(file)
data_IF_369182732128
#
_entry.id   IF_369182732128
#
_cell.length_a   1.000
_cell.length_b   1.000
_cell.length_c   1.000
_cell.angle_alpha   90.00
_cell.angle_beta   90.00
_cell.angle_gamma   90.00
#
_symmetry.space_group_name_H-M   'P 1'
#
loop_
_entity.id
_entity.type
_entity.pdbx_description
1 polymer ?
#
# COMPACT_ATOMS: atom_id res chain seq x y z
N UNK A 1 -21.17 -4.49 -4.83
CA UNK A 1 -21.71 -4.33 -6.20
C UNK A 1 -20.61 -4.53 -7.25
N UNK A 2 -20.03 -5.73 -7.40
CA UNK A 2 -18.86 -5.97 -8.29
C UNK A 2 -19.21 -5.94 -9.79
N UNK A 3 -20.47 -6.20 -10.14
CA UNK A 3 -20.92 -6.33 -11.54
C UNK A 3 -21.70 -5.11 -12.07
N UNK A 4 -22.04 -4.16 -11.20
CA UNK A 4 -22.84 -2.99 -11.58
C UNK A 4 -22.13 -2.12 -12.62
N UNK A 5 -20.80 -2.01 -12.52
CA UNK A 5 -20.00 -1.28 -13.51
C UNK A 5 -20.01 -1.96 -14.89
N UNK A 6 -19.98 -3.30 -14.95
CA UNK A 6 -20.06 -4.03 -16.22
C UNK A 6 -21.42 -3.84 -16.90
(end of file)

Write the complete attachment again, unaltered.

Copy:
data_IF_369182732128
#
_entry.id   IF_369182732128
#
_cell.length_a   1.000
_cell.length_b   1.000
_cell.length_c   1.000
_cell.angle_alpha   90.00
_cell.angle_beta   90.00
_cell.angle_gamma   90.00
#
_symmetry.space_group_name_H-M   'P 1'
#
loop_
_entity.id
_entity.type
_entity.pdbx_description
1 polymer ?
#
# COMPACT_ATOMS: atom_id res chain seq x y z
N UNK A 1 -21.17 -4.49 -4.83
CA UNK A 1 -21.71 -4.33 -6.20
C UNK A 1 -20.61 -4.53 -7.25
N UNK A 2 -20.03 -5.73 -7.40
CA UNK A 2 -18.86 -5.97 -8.29
C UNK A 2 -19.21 -5.94 -9.79
N UNK A 3 -20.47 -6.20 -10.14
CA UNK A 3 -20.92 -6.33 -11.54
C UNK A 3 -21.70 -5.11 -12.07
N UNK A 4 -22.04 -4.16 -11.20
CA UNK A 4 -22.84 -2.99 -11.58
C UNK A 4 -22.13 -2.12 -12.62
N UNK A 5 -20.80 -2.01 -12.52
CA UNK A 5 -20.00 -1.28 -13.51
C UNK A 5 -20.01 -1.96 -14.89
N UNK A 6 -19.98 -3.30 -14.95
CA UNK A 6 -20.06 -4.03 -16.22
C UNK A 6 -21.42 -3.84 -16.90